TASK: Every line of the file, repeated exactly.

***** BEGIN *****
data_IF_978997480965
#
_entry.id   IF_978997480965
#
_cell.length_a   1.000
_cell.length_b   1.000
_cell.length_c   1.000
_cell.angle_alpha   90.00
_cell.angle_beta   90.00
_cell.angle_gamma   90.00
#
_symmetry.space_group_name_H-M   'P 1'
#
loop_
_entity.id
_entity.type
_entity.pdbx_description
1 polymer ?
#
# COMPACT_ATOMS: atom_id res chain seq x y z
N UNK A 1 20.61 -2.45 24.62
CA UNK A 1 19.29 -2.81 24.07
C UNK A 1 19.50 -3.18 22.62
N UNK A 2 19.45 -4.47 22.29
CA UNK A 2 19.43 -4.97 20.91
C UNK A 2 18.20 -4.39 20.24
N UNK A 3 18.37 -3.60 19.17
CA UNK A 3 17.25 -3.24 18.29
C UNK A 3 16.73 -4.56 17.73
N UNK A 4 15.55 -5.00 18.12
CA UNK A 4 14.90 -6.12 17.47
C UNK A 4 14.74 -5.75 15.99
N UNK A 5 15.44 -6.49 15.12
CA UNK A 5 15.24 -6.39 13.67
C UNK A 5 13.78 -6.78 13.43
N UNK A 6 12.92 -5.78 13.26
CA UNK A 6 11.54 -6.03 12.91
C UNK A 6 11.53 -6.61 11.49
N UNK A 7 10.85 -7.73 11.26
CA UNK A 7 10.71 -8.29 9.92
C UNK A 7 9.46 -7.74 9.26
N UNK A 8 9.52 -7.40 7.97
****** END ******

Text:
data_IF_978997480965
#
_entry.id   IF_978997480965
#
_cell.length_a   1.000
_cell.length_b   1.000
_cell.length_c   1.000
_cell.angle_alpha   90.00
_cell.angle_beta   90.00
_cell.angle_gamma   90.00
#
_symmetry.space_group_name_H-M   'P 1'
#
loop_
_entity.id
_entity.type
_entity.pdbx_description
1 polymer ?
#
# COMPACT_ATOMS: atom_id res chain seq x y z
N UNK A 1 20.61 -2.45 24.62
CA UNK A 1 19.29 -2.81 24.07
C UNK A 1 19.50 -3.18 22.62
N UNK A 2 19.45 -4.47 22.29
CA UNK A 2 19.43 -4.97 20.91
C UNK A 2 18.20 -4.39 20.24
N UNK A 3 18.37 -3.60 19.17
CA UNK A 3 17.25 -3.24 18.29
C UNK A 3 16.73 -4.56 17.73
N UNK A 4 15.55 -5.00 18.12
CA UNK A 4 14.90 -6.12 17.47
C UNK A 4 14.74 -5.75 15.99
N UNK A 5 15.44 -6.49 15.12
CA UNK A 5 15.24 -6.39 13.67
C UNK A 5 13.78 -6.78 13.43
N UNK A 6 12.92 -5.78 13.26
CA UNK A 6 11.54 -6.03 12.91
C UNK A 6 11.53 -6.61 11.49
N UNK A 7 10.85 -7.73 11.26
CA UNK A 7 10.71 -8.29 9.92
C UNK A 7 9.46 -7.74 9.26
N UNK A 8 9.52 -7.40 7.97